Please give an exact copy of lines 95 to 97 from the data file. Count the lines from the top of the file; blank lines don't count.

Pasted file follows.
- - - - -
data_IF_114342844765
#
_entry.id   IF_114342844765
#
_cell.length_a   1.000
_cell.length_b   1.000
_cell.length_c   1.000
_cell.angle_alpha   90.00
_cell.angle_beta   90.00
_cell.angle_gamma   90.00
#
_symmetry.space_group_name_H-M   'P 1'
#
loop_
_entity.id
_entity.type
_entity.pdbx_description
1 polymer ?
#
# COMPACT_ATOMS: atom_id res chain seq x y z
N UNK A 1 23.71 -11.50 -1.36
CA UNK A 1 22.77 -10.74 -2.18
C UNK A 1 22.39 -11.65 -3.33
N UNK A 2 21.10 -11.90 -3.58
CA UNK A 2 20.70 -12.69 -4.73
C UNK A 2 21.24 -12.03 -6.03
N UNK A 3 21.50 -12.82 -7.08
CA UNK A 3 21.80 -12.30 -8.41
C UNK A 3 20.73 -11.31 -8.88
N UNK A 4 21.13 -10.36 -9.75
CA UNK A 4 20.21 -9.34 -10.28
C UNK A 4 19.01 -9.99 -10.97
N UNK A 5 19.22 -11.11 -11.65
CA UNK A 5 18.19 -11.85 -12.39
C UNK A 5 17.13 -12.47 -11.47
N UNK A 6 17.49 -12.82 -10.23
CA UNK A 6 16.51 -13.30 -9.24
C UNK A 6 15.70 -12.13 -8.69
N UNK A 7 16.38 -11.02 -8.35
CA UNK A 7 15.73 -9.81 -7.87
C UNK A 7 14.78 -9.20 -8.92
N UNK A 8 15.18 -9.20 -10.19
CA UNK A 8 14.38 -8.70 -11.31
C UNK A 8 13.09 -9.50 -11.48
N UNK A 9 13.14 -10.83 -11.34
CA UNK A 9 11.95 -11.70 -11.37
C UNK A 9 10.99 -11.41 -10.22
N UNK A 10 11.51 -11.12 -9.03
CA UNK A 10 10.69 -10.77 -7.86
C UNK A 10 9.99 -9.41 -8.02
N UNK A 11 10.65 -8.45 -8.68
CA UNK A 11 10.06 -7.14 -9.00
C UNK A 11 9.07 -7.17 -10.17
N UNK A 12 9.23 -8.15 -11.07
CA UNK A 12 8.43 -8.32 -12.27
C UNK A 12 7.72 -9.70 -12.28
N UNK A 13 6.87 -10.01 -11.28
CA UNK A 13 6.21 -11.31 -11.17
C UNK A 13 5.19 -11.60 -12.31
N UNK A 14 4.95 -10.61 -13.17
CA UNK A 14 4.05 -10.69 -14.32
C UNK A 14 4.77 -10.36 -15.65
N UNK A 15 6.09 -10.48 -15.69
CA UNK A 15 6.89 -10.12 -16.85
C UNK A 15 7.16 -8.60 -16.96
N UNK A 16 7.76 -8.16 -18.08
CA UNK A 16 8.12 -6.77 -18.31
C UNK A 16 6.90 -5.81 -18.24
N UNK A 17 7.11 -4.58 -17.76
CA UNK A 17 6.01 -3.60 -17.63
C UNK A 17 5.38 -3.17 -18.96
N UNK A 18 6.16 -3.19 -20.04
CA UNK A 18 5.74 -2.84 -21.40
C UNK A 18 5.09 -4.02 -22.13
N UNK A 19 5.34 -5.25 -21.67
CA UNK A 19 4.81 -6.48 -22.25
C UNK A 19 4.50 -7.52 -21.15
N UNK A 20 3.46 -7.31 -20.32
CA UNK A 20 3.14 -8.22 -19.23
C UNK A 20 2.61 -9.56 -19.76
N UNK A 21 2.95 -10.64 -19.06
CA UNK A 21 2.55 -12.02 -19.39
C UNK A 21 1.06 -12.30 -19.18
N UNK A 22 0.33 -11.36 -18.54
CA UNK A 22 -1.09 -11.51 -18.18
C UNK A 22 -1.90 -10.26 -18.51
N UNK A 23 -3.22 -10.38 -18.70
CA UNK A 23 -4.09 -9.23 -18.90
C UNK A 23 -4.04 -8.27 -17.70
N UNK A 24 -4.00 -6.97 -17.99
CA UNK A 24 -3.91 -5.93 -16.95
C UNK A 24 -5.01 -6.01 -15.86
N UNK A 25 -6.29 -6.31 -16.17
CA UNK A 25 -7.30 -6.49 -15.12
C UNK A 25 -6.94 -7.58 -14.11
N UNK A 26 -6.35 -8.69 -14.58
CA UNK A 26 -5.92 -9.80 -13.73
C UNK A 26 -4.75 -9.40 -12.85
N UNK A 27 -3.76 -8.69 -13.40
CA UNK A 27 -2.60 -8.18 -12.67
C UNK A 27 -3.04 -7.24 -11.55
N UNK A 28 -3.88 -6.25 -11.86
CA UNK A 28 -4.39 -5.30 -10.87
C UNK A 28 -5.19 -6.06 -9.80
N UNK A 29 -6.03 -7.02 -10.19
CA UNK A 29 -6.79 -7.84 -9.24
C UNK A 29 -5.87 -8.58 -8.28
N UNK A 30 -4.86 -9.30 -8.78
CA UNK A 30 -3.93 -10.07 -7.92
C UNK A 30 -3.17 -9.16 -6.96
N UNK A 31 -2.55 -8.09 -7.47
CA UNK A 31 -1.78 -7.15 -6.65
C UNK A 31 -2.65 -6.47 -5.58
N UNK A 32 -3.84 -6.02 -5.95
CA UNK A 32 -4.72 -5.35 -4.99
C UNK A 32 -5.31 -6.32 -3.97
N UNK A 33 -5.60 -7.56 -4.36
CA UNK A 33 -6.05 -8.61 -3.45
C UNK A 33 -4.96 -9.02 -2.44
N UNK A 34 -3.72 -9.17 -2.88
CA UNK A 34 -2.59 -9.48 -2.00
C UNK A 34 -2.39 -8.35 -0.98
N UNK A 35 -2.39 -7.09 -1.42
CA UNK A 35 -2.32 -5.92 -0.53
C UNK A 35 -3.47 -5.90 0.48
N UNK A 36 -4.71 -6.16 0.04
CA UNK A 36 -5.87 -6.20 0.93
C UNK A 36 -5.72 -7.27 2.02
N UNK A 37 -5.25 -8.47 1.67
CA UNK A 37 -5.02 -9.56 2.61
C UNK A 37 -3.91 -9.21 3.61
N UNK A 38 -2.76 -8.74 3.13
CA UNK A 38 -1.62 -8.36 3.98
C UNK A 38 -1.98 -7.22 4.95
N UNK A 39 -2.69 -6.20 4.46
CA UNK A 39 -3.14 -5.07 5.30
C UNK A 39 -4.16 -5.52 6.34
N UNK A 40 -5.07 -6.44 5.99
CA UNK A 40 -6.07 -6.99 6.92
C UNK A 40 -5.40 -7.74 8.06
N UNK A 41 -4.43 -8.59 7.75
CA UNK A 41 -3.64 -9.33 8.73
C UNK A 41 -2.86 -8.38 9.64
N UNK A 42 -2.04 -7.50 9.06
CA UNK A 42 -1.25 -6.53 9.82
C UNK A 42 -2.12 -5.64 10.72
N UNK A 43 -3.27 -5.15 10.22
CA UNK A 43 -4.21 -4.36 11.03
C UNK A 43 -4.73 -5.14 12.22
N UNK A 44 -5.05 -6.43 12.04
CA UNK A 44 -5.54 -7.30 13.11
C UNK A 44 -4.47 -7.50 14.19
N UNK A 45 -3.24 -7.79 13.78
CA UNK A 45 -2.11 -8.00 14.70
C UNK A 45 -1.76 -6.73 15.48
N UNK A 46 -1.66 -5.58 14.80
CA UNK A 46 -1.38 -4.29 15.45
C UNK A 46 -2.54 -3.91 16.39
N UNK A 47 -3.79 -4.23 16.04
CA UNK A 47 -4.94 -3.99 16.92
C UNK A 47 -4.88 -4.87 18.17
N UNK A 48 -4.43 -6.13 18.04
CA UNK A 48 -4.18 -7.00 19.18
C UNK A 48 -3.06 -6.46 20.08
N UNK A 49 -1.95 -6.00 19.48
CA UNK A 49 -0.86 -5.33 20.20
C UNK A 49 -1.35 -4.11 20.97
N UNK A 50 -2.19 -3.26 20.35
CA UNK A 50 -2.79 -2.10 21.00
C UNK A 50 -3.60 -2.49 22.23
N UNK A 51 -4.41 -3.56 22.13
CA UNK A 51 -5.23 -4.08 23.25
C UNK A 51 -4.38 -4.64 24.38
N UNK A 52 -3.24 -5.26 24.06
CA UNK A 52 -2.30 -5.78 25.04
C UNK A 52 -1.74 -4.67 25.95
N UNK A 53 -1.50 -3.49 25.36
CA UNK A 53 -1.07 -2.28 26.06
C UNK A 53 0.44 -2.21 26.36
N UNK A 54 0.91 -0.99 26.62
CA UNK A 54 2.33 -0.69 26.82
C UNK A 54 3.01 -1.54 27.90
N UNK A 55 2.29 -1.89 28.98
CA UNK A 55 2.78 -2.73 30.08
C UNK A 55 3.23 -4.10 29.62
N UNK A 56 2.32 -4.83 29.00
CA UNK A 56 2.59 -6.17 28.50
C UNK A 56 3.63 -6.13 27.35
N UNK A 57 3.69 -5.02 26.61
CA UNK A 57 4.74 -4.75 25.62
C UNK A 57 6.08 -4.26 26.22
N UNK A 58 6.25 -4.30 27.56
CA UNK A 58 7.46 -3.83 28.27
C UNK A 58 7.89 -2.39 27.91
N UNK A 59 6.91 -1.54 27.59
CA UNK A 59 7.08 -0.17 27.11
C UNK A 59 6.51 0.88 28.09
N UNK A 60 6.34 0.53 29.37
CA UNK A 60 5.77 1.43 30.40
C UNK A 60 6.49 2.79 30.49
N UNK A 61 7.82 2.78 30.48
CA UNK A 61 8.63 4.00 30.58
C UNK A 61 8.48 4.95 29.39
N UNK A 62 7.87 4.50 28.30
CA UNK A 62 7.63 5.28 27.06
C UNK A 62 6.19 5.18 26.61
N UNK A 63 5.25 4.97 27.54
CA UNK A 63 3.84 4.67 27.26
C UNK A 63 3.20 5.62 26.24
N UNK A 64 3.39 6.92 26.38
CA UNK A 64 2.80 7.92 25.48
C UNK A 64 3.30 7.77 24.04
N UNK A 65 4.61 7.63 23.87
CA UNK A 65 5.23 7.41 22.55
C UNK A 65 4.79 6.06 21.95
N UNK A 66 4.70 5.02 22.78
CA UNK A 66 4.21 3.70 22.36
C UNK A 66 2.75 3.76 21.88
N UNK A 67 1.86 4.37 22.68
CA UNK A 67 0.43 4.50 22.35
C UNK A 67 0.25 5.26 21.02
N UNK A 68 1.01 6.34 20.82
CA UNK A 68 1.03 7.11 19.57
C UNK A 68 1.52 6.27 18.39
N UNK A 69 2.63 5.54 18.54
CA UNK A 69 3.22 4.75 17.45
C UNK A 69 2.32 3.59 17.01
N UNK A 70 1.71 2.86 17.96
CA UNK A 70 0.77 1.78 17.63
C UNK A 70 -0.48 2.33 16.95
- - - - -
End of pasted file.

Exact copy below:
C UNK A 25 -6.94 -7.58 -14.11
N UNK A 26 -6.35 -8.69 -14.58
CA UNK A 26 -5.92 -9.80 -13.73